What’s stopping antibiotic de-escalation therapy?
Everyone seems to agree that antibiotic de-escalation therapy seems to make sense. The big question is therefore why aren’t we doing it?
Antibiotic de-escalation therapy is the practice of using more powerful antibiotics, earlier in treatment, for a short period of time – and then switching to a less powerful antibiotic once the infection is accurately diagnosed and under control. One could argue that the concept of “hit hard – hit fast” is not new. Paul Ehrlich described something similar to this with his “magic bullet” theory at the turn of the last century.
Over recent years the momentum appears to have grown and studies have demonstrated that early intervention with appropriate antibiotic therapy saves lives and reduces morbidity.
At a recent international congress I was amongst an audience of clinicians where the chairman was seeking individual views on de-escalation. The responses were consistent to the point of being unanimous – de-escalation makes good sense and should be practiced.
But frequently, it isn’t. So why is this the case?
I think that part of the conundrum is the disease process itself, which frequently is one of escalation. A patient presenting on a ward in hospital may not initially have a “serious” infection. They may be admitted for something quite different, like a broken limb, and have no infection at all. But within a matter of days this situation can change and, in particular for the more elderly complicated patients with underlying diseases/co-morbidities, the situation can deteriorate very rapidly.
“…de-escalation makes good sense and should be practiced.”
For example: It would seem unnecessary, foolish even, to commence therapy for a mild chest infection with a very powerful antibiotic when the clinical signs and symptoms do not warrant this. But in some patients what appears to be a mild infection can progress to a more serious clinical situation.
Diagnostic techniques in microbiology have still not advanced to the stage where early detection of a causative pathogen can be easily made. It remains the case that a 48 hour period will lapse before microbiological results can be obtained. So what happens then?
The results may reveal not one, but several bacteria, are present. This then becomes a sort of bacterial “whodunit”? Are we witnessing a genuine polymicrobial infection or are some of those bacteria simply colonizing and not infecting the patient? Which one is the real culprit and how should we target therapy to deal with it? In some cases the microbiological results reveal…nothing!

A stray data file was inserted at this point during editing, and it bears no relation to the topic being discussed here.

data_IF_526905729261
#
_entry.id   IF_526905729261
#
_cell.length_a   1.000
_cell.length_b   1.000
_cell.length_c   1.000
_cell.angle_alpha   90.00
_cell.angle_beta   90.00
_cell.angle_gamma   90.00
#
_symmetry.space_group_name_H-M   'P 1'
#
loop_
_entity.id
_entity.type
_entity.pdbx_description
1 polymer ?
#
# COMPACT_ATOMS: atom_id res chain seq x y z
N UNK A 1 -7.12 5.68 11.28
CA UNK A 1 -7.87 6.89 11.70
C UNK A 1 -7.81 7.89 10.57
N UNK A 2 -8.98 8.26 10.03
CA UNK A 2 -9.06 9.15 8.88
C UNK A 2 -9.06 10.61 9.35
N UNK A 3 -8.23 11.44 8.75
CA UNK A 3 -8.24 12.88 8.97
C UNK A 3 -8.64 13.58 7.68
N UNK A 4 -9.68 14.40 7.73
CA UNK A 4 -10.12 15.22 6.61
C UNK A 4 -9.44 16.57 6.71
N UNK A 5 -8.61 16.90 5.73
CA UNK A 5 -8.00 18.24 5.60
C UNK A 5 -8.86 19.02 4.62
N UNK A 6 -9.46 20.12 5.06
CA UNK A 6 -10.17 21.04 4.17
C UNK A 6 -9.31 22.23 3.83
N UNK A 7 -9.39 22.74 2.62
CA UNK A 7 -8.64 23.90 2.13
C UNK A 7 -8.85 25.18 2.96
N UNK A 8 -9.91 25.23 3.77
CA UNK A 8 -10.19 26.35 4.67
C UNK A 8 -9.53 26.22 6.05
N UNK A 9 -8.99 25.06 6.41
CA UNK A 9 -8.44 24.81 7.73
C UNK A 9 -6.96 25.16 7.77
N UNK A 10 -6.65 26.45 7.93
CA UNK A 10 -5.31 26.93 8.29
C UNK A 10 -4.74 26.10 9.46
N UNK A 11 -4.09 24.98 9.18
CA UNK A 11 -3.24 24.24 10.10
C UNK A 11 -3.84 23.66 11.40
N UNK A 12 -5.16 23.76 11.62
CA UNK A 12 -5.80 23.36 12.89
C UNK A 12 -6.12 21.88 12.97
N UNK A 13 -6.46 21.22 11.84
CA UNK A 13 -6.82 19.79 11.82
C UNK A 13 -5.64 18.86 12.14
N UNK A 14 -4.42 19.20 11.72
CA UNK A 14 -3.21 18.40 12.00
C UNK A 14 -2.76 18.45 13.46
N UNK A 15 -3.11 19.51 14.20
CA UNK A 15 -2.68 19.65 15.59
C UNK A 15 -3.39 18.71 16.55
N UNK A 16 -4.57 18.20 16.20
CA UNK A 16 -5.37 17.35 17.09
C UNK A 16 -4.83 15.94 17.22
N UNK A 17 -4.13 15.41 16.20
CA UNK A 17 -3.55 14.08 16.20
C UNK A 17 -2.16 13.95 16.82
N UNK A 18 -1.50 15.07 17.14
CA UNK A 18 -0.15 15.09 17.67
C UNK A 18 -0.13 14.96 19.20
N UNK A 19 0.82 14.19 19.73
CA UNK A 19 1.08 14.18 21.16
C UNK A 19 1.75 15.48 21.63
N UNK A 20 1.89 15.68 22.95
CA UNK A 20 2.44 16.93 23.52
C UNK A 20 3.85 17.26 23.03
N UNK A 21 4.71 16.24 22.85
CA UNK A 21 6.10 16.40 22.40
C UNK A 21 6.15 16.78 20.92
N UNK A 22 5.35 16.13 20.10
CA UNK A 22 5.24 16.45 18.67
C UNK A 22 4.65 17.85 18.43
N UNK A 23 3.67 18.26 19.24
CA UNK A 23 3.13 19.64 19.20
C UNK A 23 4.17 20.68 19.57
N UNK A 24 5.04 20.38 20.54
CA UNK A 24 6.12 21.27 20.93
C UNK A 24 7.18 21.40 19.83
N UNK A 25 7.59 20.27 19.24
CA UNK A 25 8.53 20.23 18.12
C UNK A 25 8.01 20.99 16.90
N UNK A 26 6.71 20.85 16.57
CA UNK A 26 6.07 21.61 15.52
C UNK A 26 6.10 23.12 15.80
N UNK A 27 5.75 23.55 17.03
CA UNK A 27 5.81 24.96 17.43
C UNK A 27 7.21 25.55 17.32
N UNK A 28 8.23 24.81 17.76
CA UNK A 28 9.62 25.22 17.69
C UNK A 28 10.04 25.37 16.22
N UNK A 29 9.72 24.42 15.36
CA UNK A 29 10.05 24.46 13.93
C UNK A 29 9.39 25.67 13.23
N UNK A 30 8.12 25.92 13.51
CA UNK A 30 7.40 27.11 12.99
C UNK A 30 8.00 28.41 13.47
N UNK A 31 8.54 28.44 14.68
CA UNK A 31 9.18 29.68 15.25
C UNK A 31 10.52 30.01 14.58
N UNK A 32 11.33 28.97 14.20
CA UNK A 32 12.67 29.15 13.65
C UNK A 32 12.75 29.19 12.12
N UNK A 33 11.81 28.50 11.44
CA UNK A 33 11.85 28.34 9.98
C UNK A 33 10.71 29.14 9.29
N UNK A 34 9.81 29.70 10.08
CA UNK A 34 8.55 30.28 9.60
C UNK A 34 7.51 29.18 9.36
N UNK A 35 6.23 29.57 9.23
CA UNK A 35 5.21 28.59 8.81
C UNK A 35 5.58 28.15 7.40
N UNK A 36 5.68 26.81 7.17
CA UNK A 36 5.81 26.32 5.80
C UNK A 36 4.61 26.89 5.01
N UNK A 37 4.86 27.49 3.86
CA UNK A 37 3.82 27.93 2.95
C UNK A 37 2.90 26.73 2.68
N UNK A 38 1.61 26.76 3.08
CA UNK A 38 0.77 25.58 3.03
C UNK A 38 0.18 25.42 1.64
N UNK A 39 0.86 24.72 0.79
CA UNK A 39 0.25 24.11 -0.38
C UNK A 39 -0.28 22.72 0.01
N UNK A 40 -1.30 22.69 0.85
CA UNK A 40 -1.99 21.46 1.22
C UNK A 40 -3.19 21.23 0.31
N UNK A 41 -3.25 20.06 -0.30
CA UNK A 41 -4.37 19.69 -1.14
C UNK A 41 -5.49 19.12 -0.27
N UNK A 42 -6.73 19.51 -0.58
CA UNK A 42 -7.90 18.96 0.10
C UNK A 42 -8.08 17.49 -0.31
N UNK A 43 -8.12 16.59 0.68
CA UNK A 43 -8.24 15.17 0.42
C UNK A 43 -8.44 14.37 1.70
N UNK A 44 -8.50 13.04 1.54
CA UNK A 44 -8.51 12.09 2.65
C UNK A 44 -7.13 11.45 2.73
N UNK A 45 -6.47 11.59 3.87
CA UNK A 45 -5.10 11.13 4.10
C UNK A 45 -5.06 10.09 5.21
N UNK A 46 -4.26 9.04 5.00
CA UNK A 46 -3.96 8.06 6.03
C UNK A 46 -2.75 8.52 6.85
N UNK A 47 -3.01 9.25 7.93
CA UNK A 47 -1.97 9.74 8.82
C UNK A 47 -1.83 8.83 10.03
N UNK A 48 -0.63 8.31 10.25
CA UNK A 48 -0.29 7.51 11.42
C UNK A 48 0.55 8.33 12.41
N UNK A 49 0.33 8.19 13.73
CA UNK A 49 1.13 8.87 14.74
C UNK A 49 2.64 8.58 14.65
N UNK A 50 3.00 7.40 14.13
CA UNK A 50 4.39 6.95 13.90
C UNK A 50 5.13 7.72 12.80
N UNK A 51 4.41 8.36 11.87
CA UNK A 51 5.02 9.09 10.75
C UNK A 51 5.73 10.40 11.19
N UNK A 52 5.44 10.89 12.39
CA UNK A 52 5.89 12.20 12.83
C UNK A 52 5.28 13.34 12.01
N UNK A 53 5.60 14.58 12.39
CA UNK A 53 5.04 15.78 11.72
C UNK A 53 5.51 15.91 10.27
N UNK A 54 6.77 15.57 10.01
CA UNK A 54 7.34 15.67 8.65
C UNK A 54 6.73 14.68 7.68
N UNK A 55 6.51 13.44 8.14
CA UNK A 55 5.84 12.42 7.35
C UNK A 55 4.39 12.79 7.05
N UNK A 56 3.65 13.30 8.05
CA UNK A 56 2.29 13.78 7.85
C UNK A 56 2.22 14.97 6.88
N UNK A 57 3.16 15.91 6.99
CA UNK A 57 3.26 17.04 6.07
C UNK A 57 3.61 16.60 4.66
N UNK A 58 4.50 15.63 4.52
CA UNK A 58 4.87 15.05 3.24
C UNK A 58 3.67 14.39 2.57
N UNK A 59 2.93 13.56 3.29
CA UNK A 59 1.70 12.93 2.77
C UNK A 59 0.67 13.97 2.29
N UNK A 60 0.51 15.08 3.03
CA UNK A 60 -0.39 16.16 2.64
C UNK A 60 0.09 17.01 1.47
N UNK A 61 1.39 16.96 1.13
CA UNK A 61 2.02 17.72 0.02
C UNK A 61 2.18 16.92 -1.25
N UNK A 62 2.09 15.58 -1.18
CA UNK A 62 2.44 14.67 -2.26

So the situation is complex.
Consideration of the host (patient history, site of infection), the environment (the level of bacterial resistance in that particular unit) and the suitability of available therapy (efficacy and tolerability of the antibiotics at ones disposal) all play a major part in selecting the most appropriate therapy. Even with microbiological results we may still be dealing with an empiric situation.
In some cases the patient will have already received antibiotic therapy but may not be responding clinically. Studies again suggest that in such a situation it is imperative to select an antibiotic agent from a different class. But how well is this understood or practiced?
Initial therapy with beta-lactam antibiotics, such as penicillin based compounds or cephalosporin is still commonplace in many units. If initial therapy with these agents is failing then the evidence demands a change of antibiotic class. But frequently, in deteriorating clinical situations, clinicians, in pursuit of de-escalation, may turn to carbapenem type agents. However, carbapenems are also beta-lactam antibiotics and so this would appear to go against the tide of evidence.
“…the increase of carbapenemases is a worrying development and resistant strains of klebsiella are becoming a major concern across Europe.”
In recent years we have also witnessed an increasing and disturbing level of resistance to some carbapenem type agents – the increase of carbapenemases is a worrying development and resistant strains of klebsiella are becoming a major concern across Europe. Concerns about increases in carbapenem type resistance are only heightened by the availability of new carbapenem type agents and the possibility of the development of cross-resistance.
The pipeline of new antibacterials in development has diminished over recent years – particularly those agents with activity against gram negative bacteria. The regulatory environment is becoming more demanding, and regulators would prefer to see clear evidence of “superiority” over existing agents, rather than “non-inferiority”. But this is time-consuming and costly to achieve. It may not even be possible.
The question arises whether a new agent, albeit only with evidence of non-inferiority rather than superiority, is still a valuable asset in terms of reducing selection pressure on existing agents? Most clinicians would feel that this is a valid argument.
All of this amounts to a very difficult decision making process and it is perhaps not surprising that de-escalation is easy to agree on, but harder to deliver in practice.
So where do we go from here?
About the author:
Peter West is Senior Marketing Director, Infectious Diseases at Wyeth Europa, based in the UK.
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